Steve Cook

Getting Wholesale Buyers In The Home
by Steve Cook

I have been asked numerous times about how I get buyers into a home that I'm wholesaling. Well, I've decided to finally put some tips into an article and show you the numerous methods that have worked for me.

First, let's look at the fears that wholesalers have about the buyer being in the wholesale house. Most new wholesalers are worried about the buyer and sellers meeting and possibly arranging a deal on their own. Similarly, the wholesaler may worry that the sellers may find out that he is marketing the property to someone else. If the wholesaler is dealing with the right properties (meaning the sellers are motivated), they are not looking to make the wholesaler's life difficult. Instead, they want to make life easier on the wholesaler and get their property sold.

Second, buyers don't need to know about the wholesaling deal. I buy houses site unseen all the time, and many of my buyers will do the same, but not all of them. In the cases when buyers will not buy site unseen, here are ways that you can get them into a house:

1) After your contract is signed, there are numerous reasons why you need to get back into the home. These reasons could include having partners, appraisers, lenders, contractors, and inspectors see the home. You can add a clause to your contract that will allow this or you can simply ask for permission after the fact. I have NEVER been denied access to a home after it was under contract.

2) If you use a realtor to purchase the property, you can tell the realtor that you need to get into the property and have my buyers there when the realtor lets you in. I once had an open house where 15 buyers were sitting outside waiting for my realtor to get there. It was a bit of a fiasco, but it all worked out and I sold the home.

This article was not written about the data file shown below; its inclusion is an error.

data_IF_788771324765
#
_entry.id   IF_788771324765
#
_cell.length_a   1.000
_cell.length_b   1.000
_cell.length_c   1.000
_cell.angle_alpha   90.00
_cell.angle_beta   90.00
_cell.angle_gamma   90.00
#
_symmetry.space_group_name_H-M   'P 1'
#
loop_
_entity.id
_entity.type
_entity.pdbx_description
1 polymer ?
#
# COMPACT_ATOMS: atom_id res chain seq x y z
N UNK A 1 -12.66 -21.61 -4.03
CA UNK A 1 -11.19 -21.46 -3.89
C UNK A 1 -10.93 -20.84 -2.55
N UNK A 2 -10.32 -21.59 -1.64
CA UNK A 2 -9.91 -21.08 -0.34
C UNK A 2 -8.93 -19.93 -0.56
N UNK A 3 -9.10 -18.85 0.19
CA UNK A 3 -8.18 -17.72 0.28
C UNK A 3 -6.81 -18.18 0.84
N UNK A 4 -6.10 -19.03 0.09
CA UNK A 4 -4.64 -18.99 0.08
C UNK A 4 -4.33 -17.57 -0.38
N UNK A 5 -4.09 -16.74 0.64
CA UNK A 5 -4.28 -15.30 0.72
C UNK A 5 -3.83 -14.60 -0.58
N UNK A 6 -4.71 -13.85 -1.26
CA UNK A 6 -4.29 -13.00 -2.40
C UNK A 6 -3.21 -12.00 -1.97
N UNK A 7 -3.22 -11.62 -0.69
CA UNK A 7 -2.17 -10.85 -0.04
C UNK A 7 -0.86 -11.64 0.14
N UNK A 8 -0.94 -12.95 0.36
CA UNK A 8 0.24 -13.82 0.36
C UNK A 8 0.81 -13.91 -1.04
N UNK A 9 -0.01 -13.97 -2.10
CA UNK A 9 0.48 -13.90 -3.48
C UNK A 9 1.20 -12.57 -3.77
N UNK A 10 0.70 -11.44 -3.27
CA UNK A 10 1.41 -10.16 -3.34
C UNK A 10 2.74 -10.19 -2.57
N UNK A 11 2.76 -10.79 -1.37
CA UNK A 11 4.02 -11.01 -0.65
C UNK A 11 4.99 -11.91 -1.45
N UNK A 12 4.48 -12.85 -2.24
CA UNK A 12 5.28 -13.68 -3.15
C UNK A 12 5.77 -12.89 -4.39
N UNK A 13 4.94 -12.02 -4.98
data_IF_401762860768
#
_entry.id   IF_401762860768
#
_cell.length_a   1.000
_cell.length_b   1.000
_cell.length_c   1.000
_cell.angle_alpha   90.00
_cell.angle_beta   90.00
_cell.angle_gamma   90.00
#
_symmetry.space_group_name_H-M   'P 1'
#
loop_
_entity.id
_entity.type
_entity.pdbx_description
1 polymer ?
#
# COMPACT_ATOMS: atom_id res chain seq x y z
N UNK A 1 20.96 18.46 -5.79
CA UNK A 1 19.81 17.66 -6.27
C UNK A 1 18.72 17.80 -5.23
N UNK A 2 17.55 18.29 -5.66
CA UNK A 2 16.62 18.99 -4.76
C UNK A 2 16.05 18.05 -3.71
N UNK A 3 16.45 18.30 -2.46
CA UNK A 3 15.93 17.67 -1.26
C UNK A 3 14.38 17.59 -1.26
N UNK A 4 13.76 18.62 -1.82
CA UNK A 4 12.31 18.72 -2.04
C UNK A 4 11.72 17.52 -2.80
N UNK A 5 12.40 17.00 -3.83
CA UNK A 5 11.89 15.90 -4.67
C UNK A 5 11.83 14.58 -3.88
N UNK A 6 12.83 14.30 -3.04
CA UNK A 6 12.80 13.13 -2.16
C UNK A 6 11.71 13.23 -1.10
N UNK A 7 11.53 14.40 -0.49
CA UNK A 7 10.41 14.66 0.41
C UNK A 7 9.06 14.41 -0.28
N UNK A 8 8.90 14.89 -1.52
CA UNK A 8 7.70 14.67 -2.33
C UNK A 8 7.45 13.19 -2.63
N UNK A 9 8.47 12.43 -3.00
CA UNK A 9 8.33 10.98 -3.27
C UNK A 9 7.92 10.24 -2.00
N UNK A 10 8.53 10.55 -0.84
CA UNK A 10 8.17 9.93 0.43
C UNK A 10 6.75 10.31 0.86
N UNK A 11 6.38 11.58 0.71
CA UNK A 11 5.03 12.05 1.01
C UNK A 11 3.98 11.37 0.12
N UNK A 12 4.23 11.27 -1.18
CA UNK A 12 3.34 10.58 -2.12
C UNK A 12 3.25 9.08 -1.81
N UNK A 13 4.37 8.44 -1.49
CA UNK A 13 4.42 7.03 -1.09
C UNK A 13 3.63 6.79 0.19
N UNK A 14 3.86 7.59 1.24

3) Many vacant homes have easy access - meaning, that doors and windows are open or missing. I've walked into vacant homes and so have my buyers. Although this isn't always a safe thing to do and I'm not recommending to "leave things open", it's a possible entry into the house. So if you happen to see a property open and you're the legitimate buyer, it's unlikely that you will have problems if caught in the house.

4) Lockboxes are wonderful things. These gadgets, normally hanging on the front door, allow an owner to permit access to the home without actually having to show up and let someone in. If you are given the combination, you can access the front door key in the lock box and get into the property. If you don't know the combination, ask if you can have it. Also, consider putting your own lockbox at the house. Ask the seller if you can put it on the door to allow your contractors, appraisers, lenders, etc to gain entry.

There are many ways to get into homes. Just be creative. I have even had my realtor list me as an assistant which allows me to go see homes and, if I get questions, I simply say that I'm with the realty company and no one asks anything further.

Steve Cook
Since 1998 Steve Cook has flipped many hundreds of houses as an active Baltimore-area real estate investor. Steve's unique specialty is the "flipping homes 1-2 punch", a proven system of real estate investing that powerfully combines wholesaling and rehabbing houses. Steve Cook is dedicated to helping others succeed through understanding and aggressively applying his time-tested, step-by-step approach to flipping real estate.

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